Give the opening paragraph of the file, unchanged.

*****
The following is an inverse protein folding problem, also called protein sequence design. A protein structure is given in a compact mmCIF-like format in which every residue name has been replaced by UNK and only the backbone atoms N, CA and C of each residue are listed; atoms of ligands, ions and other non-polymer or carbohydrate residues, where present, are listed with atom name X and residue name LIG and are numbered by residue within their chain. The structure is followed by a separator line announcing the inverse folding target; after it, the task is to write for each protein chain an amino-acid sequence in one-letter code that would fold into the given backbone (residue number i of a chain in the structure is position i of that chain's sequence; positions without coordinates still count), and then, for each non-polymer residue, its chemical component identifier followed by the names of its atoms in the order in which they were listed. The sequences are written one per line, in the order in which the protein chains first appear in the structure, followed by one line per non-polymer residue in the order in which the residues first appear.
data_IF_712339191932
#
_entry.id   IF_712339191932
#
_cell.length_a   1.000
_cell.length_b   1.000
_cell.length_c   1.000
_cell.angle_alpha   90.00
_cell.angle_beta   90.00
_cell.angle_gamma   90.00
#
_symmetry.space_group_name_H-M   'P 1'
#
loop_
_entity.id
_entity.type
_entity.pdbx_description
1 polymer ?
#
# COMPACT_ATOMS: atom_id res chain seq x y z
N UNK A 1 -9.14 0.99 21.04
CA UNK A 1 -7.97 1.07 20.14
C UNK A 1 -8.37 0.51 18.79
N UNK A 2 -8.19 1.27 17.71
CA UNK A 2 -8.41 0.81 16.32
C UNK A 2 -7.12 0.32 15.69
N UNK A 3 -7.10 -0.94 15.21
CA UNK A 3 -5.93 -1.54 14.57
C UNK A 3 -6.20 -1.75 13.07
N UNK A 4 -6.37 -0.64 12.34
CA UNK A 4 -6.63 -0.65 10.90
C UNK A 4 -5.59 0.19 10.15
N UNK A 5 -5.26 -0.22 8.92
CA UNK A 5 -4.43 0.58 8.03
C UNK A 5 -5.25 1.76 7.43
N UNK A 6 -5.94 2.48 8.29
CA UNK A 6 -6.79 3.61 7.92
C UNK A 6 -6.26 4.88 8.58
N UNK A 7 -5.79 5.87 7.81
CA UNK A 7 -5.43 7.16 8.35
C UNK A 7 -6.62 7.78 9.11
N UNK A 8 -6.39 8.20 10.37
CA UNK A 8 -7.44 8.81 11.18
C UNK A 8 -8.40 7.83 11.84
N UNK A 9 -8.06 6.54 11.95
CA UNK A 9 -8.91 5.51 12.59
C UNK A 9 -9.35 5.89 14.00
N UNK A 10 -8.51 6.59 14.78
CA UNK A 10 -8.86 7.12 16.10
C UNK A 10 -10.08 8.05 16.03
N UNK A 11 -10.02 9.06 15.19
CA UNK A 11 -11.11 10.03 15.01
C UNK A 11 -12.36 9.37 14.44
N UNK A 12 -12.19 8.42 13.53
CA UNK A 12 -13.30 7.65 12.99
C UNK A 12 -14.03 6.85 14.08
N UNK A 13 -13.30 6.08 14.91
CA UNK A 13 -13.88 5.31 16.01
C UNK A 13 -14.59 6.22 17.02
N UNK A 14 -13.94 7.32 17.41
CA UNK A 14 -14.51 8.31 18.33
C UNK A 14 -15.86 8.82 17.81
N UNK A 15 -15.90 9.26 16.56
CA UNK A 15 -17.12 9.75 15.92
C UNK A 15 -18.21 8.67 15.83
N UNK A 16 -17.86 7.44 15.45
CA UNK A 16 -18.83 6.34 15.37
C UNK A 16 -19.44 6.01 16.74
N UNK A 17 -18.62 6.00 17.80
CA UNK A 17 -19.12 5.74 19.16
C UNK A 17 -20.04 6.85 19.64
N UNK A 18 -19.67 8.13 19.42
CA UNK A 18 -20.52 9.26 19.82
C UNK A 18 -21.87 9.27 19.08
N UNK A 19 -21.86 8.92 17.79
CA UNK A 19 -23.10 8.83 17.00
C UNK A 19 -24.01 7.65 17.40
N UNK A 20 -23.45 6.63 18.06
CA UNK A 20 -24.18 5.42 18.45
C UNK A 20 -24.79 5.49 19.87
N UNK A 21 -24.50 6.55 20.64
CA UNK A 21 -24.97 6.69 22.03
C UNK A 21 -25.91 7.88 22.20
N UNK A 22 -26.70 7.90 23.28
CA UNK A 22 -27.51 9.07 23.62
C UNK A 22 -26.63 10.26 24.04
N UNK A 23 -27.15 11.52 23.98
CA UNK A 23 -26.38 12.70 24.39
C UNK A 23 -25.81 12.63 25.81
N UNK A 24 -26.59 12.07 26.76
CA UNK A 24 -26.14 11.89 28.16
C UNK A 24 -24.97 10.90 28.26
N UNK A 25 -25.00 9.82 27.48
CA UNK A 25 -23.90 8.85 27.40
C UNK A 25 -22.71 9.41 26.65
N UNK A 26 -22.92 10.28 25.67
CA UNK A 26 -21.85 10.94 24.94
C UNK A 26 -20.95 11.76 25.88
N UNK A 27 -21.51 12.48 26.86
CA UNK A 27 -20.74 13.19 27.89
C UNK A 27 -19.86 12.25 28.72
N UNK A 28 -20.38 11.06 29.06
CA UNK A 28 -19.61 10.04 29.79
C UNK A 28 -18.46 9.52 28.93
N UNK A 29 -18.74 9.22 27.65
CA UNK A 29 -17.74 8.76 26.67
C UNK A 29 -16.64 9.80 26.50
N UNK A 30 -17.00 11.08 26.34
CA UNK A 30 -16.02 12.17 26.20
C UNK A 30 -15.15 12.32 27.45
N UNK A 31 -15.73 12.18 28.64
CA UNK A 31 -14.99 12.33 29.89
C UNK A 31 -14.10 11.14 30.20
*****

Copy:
The following is an inverse protein folding problem, also called protein sequence design. A protein structure is given in a compact mmCIF-like format in which every residue name has been replaced by UNK and only the backbone atoms N, CA and C of each residue are listed; atoms of ligands, ions and other non-polymer or carbohydrate residues, where present, are listed with atom name X and residue name LIG and are numbered by residue within their chain. The structure is followed by a separator line announcing the inverse folding target; after it, the task is to write for each protein chain an amino-acid sequence in one-letter code that would fold into the given backbone (residue number i of a chain in the structure is position i of that chain's sequence; positions without coordinates still count), and then, for each non-polymer residue, its chemical component identifier followed by the names of its atoms in the order in which they were listed. The sequences are written one per line, in the order in which the protein chains first appear in the structure, followed by one line per non-polymer residue in the order in which the residues first appear.